However, if ten million people are needed to elect a candidate, and fifteen million turn out to vote for that candidate, what about the other five million? Do their votes count for anything? One way of reading the example of Roman voting by roll-call is to imagine that the extra votes are there to guarantee victory. If you need a certain number of votes to win, it would be crazy to send exactly that number of voters to the election in case one of them has an accident along the way (or, worse still, does a Calcraft and switches sides at the last moment). But the fact that other voters are there to step into the breach in case the threshold-crosser goes missing raises a new problem because it suggests that the threshold-crosser was not needed after all – someone else would have tipped the balance instead. Is it possible to believe that you are the cause of a particular result if the same result would have occurred without you? Many philosophers are wedded to a counterfactual conception of causation, which insists that for any given cause there must be an effect that no other cause could have produced, but Tuck shows that there is no reason to think like this. Again, a legal example shows why. If two police officers have their guns trained on an armed man during a bank robbery, and one of them shoots the man dead, we do not think that this officer was not the cause of the robber’s death because if his shot had missed, the second officer would have fired and killed him. You can cause something to happen without being the only person who could bring it about. So your vote can be the cause of a candidate’s victory even if the candidate would have won without you.
Tuck’s argument does imply that once a threshold has been reached, the extra votes don’t actually count for anything. In the Roman case, there might have been some resentment among people who had waited around all day in the hot sun only to be told their contribution was now redundant. This is one obvious advantage of the modern electoral system, which counts votes anonymously and more or less simultaneously. No one can say for sure whether his or her vote was in the necessary set that crossed the threshold or in the redundant set that was simply there as insurance. Voters have an incentive to vote precisely so that they can think of their votes as having been part of the group that tipped the balance. Though Tuck does not mention it, this might explain the growing popularity of postal voting, which is normally justified in terms of convenience (something that seems odd, as so often with voting, since the margins are so small); in fact, there is an obvious attraction in voting early if you want to think of your contribution as laying the foundations for a big enough pile.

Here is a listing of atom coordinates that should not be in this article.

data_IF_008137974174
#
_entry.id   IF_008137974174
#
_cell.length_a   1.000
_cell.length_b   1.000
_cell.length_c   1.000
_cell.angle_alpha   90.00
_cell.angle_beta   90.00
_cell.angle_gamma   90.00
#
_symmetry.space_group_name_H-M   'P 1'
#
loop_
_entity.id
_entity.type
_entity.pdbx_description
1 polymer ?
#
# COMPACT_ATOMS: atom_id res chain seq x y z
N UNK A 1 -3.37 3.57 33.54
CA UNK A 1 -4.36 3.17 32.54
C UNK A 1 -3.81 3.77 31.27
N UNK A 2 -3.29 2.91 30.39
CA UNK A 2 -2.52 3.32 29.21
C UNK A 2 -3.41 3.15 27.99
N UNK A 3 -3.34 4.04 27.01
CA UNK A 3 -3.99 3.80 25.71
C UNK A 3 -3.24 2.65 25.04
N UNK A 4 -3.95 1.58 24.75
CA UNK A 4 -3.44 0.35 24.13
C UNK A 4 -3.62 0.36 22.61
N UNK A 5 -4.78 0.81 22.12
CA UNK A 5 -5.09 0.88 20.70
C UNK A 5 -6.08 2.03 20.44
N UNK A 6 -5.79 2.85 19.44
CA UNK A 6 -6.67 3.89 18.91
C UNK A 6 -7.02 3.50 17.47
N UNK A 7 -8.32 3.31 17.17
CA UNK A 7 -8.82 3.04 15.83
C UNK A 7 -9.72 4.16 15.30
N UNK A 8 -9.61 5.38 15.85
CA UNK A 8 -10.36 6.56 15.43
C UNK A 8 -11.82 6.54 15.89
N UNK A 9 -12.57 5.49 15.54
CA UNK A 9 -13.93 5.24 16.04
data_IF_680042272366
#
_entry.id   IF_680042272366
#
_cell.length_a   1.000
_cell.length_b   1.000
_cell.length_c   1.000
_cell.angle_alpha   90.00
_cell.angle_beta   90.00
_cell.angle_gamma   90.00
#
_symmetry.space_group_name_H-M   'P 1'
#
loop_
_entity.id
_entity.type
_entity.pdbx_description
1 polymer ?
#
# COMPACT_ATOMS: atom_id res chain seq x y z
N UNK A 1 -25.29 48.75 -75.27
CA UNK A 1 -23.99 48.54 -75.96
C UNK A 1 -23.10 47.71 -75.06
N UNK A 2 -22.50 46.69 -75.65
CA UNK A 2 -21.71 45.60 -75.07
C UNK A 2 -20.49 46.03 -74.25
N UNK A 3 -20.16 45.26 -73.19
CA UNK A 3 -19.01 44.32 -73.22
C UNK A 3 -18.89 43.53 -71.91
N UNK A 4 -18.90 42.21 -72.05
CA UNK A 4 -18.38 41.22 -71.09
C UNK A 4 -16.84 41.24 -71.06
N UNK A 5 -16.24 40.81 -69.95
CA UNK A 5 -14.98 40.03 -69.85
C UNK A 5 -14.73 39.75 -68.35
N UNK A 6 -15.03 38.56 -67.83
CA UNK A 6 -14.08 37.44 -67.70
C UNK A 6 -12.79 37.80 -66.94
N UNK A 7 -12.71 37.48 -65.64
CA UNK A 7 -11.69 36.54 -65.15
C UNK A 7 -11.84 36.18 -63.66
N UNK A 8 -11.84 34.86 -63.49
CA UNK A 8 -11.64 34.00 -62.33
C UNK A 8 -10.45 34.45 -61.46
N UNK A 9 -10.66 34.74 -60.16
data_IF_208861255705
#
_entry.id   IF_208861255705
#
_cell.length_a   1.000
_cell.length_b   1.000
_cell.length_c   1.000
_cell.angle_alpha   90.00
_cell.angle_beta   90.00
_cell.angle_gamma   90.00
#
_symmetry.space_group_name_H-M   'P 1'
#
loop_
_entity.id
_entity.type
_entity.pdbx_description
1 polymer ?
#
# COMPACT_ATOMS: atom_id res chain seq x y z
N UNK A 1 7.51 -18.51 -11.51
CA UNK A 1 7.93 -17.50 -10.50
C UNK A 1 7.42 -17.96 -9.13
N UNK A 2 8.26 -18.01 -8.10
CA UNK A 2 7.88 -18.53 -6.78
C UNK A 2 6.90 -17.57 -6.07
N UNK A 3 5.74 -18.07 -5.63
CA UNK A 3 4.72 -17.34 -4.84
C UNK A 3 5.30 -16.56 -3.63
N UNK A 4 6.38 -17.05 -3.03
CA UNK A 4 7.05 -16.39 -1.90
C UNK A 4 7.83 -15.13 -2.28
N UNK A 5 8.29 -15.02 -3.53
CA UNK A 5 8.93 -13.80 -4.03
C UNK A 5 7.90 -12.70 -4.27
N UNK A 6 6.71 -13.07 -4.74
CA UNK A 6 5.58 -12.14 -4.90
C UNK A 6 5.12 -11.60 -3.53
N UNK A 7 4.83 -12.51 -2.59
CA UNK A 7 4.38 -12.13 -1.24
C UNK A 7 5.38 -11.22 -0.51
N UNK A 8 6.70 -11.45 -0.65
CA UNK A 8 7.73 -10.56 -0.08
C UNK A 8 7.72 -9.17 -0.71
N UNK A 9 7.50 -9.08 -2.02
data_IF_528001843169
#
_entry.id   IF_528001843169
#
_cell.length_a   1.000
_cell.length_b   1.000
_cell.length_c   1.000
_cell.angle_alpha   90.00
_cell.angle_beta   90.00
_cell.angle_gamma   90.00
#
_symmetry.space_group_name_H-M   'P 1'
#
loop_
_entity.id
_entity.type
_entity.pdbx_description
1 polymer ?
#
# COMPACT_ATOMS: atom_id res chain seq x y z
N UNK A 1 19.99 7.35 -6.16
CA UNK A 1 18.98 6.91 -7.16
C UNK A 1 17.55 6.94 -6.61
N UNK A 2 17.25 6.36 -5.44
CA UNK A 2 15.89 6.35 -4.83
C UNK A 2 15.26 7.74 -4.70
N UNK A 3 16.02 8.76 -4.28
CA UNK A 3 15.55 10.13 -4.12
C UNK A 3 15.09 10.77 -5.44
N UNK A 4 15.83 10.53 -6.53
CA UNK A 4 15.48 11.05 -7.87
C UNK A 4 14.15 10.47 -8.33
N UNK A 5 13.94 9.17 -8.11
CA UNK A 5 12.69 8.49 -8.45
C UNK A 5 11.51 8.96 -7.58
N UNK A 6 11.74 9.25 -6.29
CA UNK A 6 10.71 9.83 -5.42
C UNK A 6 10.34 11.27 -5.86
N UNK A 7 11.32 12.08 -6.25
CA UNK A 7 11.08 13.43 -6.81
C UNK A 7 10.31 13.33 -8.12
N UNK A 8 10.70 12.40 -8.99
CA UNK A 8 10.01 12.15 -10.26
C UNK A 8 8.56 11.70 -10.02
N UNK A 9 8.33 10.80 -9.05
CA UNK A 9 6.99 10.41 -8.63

What Tuck does say is that seeing voting in these terms helps explain a phenomenon that has otherwise baffled political scientists: the ‘bandwagon effect’, where the more popular candidates pick up great chunks of extra votes as soon as they look like they are going to win. If voting was about trying to make the crucial difference with your individual vote, then the more popular candidates became, the less reason there would be to vote for them. But if voting is about trying to belong to the group that makes the overall difference, then your chances of being in that group increase as the candidate looks more and more certain to win. This fits with the empirical evidence: when a contest is no contest at all, because one side is likely to get almost all the votes, then turn-out falls, because the vast majority of voters fall into the redundant group whose votes weren’t really needed. But turn-out doesn’t necessarily rise the tighter a contest gets. A close contest increases the chances of your vote being decisive, but it also increases the chances that your candidate might lose (at which point your vote will have lost all its causal efficacy). A more one-sided contest increases the chances that your vote will be redundant, but also increases the chances that it will have played a part in actually getting someone elected. Why vote for Obama? Well, one possible answer is that there is a pretty good chance that a vote for Obama might actually cause him to be elected, and that you can wake up the next day with a warm glow. It is part of the genius (or cynicism, depending on your perspective) of Obama’s rhetoric to have tapped into this – you are the change you’ve been waiting for, and voting for me will prove it.